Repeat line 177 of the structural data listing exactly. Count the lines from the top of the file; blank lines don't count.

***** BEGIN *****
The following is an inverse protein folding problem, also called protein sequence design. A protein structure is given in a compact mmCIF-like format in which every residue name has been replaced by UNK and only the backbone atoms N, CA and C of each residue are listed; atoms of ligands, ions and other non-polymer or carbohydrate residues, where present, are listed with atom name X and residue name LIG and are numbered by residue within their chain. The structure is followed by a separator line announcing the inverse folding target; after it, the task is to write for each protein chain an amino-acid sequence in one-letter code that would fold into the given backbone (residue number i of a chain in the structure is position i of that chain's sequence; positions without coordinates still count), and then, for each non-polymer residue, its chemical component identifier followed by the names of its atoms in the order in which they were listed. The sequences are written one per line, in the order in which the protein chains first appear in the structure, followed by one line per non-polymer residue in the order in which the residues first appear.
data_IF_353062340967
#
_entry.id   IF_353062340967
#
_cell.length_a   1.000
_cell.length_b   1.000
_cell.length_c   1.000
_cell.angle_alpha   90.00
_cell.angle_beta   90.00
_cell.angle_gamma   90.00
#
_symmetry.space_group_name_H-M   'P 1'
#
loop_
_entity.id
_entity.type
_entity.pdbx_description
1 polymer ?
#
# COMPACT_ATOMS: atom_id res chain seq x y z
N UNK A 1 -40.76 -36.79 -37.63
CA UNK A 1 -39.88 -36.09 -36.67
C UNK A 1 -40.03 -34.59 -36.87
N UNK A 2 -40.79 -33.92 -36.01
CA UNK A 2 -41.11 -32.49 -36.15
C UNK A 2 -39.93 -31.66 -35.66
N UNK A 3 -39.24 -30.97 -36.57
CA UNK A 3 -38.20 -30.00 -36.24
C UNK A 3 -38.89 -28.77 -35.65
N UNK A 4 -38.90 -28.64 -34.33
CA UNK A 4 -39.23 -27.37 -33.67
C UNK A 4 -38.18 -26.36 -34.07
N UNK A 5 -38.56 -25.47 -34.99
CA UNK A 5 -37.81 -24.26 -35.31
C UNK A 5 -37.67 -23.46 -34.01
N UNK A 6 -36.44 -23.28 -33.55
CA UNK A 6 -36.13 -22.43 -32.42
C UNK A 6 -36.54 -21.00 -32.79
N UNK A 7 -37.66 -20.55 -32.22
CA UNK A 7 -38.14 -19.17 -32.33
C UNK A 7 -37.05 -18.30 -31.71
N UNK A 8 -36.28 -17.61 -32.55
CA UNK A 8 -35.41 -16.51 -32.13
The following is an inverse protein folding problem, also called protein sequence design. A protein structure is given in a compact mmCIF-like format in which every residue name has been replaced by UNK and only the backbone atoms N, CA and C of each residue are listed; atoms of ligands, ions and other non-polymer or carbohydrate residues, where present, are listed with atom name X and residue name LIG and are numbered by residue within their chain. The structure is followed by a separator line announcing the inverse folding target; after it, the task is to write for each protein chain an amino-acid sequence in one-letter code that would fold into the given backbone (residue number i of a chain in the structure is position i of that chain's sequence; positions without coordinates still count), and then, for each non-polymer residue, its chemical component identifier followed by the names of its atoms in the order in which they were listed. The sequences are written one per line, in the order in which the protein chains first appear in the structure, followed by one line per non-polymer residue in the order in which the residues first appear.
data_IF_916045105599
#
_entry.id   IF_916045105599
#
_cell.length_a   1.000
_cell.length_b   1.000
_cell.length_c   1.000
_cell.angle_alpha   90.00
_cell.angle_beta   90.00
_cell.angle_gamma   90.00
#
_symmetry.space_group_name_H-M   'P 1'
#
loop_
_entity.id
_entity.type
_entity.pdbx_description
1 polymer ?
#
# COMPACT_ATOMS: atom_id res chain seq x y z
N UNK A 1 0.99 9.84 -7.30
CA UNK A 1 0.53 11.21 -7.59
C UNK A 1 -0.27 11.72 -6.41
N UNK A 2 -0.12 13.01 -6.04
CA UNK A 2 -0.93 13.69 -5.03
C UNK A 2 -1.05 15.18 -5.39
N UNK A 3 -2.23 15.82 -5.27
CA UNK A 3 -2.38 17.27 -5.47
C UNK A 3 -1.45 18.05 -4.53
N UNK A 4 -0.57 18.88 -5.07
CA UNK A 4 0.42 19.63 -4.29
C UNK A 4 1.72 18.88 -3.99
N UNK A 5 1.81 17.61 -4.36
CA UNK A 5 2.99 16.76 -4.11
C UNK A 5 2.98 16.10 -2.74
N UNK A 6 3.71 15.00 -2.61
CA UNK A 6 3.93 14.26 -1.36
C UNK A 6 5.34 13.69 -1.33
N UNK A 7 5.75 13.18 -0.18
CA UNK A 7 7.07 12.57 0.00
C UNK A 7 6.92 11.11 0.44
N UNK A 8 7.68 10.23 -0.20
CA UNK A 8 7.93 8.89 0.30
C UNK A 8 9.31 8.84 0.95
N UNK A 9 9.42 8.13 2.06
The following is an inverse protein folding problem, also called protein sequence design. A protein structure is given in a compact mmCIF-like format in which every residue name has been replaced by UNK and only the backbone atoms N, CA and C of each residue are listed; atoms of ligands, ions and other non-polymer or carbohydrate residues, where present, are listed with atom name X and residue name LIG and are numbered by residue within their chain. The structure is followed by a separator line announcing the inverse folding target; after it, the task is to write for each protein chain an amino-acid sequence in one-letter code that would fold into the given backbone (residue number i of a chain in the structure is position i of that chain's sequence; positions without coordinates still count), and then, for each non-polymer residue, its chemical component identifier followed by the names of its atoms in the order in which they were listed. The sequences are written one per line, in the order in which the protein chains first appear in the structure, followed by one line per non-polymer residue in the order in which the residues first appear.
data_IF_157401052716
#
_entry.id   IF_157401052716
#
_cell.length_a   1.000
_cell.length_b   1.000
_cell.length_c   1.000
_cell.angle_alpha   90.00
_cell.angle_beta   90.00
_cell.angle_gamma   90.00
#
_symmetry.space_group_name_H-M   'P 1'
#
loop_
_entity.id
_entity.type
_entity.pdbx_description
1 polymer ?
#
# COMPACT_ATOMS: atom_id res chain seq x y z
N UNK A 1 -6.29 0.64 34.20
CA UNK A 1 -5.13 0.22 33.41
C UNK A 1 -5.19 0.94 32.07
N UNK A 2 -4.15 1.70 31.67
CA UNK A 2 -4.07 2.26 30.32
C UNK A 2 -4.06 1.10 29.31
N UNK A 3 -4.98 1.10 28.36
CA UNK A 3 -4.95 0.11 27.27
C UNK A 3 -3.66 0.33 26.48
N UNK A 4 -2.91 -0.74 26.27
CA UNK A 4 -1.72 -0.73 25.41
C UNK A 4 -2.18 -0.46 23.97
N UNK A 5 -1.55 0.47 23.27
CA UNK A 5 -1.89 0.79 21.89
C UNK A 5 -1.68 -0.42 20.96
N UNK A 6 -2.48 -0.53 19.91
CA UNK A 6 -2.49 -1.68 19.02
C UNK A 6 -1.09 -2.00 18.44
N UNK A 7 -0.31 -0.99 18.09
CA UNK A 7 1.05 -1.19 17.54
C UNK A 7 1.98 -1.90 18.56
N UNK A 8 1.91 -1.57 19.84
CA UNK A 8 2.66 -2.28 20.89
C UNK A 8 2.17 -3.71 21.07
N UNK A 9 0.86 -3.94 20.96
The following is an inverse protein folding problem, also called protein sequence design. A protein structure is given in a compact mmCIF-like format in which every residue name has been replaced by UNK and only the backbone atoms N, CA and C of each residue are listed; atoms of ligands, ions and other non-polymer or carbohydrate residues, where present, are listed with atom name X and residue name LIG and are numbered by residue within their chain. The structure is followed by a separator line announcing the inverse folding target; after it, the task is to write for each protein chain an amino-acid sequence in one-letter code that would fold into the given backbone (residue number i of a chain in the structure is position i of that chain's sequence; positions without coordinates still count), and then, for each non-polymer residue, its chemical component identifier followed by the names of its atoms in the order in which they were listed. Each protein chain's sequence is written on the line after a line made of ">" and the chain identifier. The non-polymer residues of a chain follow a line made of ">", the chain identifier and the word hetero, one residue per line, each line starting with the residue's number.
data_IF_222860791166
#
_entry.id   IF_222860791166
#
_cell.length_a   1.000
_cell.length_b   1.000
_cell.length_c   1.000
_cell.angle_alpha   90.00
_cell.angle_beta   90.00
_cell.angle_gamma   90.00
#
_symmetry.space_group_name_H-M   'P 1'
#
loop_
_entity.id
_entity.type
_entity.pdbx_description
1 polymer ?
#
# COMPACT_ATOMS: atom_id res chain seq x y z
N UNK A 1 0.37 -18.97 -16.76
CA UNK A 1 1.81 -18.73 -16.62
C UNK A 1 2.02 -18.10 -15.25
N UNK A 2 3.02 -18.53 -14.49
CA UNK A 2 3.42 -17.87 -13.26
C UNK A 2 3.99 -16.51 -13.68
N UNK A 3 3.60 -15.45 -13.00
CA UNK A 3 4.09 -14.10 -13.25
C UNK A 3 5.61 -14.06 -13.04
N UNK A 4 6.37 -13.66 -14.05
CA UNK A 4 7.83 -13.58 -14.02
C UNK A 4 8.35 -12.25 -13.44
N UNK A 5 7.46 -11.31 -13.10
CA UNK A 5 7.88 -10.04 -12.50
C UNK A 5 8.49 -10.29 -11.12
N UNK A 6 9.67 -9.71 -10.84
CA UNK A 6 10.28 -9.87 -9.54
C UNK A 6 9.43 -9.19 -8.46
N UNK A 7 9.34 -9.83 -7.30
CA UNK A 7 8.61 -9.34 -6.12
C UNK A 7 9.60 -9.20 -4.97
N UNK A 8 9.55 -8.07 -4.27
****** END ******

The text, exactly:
CA UNK A 7 8.61 -9.34 -6.12